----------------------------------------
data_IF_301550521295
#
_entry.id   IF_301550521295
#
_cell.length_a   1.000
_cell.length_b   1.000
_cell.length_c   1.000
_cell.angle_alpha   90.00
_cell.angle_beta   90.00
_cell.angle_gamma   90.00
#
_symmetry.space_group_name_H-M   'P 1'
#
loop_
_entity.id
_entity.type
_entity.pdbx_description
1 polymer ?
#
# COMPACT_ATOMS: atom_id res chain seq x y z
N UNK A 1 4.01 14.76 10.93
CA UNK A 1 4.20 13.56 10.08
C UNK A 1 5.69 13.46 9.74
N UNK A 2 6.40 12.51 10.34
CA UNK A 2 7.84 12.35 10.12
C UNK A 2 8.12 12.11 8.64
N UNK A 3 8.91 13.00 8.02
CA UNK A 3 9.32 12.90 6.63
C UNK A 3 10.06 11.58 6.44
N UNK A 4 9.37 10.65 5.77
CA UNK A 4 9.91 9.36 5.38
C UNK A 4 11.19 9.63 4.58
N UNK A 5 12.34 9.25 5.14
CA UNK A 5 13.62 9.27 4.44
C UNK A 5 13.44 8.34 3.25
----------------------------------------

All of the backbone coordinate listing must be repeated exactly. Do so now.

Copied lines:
data_IF_301550521295
#
_entry.id   IF_301550521295
#
_cell.length_a   1.000
_cell.length_b   1.000
_cell.length_c   1.000
_cell.angle_alpha   90.00
_cell.angle_beta   90.00
_cell.angle_gamma   90.00
#
_symmetry.space_group_name_H-M   'P 1'
#
loop_
_entity.id
_entity.type
_entity.pdbx_description
1 polymer ?
#
# COMPACT_ATOMS: atom_id res chain seq x y z
N UNK A 1 4.01 14.76 10.93
CA UNK A 1 4.20 13.56 10.08
C UNK A 1 5.69 13.46 9.74
N UNK A 2 6.40 12.51 10.34
CA UNK A 2 7.84 12.35 10.12
C UNK A 2 8.12 12.11 8.64
N UNK A 3 8.91 13.00 8.02
CA UNK A 3 9.32 12.90 6.63
C UNK A 3 10.06 11.58 6.44
N UNK A 4 9.37 10.65 5.77
CA UNK A 4 9.91 9.36 5.38
C UNK A 4 11.19 9.63 4.58
N UNK A 5 12.34 9.25 5.14
CA UNK A 5 13.62 9.27 4.44
C UNK A 5 13.44 8.34 3.25